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Conviction Sends A Warning To Overseas Investors

14 November 2005

Conviction Sends A Warning To Overseas Investors

A United States citizen has been convicted of breaching New Zealand’s overseas investment rules.

Lance Cornell Weller was today fined $17,000 and charged $5,000 costs by the District Court in Queenstown, for failing to comply with a condition of an Overseas Investment Commission consent.

Mr Weller purchased a 43 hectare Queenstown property in August 2000. The Overseas Investment Commission (the regulatory functions of which have since been assumed by the Overseas Investment Office within Land Information New Zealand), granted consent for the purchase on the basis that Weller would develop a 20 hectare chestnut orchard and a five hectare Douglas fir plantation on the property. The developments were expected to create three full-time jobs.

In the three years following Weller’s purchase of the property he took no steps to implement either of these developments.

“The only developments to take place on the property were roading and foundation works for Weller’s holiday home,” Overseas Investment Office Manager Annelies McClure said.

“Weller was planning a four bedroom home and a four bedroom private guest lodge. Design and construction costs were to exceed $5 million.”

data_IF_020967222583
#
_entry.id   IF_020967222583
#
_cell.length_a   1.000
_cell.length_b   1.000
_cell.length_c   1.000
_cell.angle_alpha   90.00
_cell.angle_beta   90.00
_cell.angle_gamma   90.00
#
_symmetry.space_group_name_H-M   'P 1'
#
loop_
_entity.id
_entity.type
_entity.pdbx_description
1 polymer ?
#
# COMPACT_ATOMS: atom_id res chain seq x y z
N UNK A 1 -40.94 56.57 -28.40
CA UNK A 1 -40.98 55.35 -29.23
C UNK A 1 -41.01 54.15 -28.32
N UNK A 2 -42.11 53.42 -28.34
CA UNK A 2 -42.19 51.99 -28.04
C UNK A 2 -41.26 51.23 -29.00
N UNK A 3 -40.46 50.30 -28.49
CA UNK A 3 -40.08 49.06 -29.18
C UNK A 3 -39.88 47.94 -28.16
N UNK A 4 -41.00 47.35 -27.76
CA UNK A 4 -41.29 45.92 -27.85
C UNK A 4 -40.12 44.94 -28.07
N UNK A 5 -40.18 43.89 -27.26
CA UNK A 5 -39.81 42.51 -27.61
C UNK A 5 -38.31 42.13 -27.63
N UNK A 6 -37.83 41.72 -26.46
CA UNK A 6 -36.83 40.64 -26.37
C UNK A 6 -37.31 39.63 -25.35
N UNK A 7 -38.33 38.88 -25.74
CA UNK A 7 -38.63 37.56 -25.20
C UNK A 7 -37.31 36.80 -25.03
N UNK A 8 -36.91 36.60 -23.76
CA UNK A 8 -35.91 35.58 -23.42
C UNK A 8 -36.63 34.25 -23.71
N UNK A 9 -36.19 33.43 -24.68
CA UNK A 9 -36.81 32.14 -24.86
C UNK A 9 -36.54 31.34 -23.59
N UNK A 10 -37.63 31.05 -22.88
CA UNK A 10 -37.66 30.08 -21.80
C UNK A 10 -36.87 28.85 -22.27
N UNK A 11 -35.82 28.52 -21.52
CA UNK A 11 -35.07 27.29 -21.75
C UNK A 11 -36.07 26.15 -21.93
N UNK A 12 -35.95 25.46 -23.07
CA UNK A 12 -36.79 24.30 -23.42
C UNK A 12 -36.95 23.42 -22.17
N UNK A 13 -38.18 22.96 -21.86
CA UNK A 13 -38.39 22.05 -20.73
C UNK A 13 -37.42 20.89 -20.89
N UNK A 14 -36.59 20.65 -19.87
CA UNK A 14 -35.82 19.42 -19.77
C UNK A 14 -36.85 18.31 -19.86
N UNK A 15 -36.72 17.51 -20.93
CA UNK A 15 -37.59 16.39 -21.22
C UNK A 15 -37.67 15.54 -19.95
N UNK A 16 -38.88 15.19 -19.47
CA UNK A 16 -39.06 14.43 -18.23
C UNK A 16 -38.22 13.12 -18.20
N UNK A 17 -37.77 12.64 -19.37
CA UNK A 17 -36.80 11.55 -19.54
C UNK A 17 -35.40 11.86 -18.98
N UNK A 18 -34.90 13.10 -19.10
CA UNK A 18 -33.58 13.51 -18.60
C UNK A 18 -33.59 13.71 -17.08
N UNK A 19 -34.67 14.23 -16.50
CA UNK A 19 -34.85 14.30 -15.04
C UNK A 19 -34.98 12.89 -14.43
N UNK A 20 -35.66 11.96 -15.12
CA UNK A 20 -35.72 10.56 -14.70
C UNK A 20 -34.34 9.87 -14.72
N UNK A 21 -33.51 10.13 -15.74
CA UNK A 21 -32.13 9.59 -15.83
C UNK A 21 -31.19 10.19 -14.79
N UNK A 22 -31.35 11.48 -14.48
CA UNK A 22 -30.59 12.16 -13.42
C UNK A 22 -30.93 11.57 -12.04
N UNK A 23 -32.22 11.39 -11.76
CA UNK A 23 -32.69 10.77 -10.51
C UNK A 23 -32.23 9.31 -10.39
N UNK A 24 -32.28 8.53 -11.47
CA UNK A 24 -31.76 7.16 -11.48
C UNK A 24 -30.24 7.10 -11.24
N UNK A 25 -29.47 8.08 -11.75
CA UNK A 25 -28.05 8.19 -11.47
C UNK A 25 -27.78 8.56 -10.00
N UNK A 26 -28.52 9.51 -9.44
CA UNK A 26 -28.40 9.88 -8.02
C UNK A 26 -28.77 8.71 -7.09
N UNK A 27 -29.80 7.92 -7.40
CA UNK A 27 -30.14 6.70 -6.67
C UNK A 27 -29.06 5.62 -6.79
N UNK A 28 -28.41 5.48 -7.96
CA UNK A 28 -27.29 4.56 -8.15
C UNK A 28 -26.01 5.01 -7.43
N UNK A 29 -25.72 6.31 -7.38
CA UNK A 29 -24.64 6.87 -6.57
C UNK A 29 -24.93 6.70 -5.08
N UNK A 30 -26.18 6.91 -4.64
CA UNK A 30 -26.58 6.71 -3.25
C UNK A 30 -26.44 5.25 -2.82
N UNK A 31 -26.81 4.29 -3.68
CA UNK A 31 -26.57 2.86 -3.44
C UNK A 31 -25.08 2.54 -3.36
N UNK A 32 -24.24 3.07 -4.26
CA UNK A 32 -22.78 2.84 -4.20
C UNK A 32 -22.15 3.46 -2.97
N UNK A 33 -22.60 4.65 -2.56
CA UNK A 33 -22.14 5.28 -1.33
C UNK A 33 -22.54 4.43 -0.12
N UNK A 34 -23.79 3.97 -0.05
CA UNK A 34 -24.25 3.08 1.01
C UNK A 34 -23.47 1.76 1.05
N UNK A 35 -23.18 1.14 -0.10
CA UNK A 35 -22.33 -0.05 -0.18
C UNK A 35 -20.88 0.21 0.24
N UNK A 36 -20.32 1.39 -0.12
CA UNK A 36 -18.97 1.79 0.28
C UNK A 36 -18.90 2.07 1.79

Weller is the first person to be convicted of breaching the Overseas Investment Act 1973. “The conviction is a direct result of the Office’s renewed focus on monitoring foreign investors and investigating potential breaches of the Act,” Ms McClure said.

Foreign investors and their advisors should heed the warning sent by this conviction, she added. “The Overseas Investment Office will not shy away from prosecuting investors or their advisors who willingly breach overseas investment rules.”

New legislation enacted this year has seen the potential penalty for breaches increase tenfold. “Investors can now be fined as much as $300,000 and may face up to 12 months in prison,” Ms McClure said. “The High Court can order the disposal of property owned by foreign investors and they can also lose the entire profit made on their investment, regardless of how large that might be”.


The Overseas Investment Commission was a statutory commission created by the Overseas Investment Act 1973. The Commission was tasked with administering New Zealand’s overseas investment rules. The Commission was disestablished on 25 August 2005 with the coming into force of the Overseas Investment Act 2005. Its regulatory functions have been taken over by the Chief Executive of Land Information New Zealand. The Overseas Investment Office (a business group within Land Information New Zealand) administers the overseas investment regime on the Chief Executive’s behalf.


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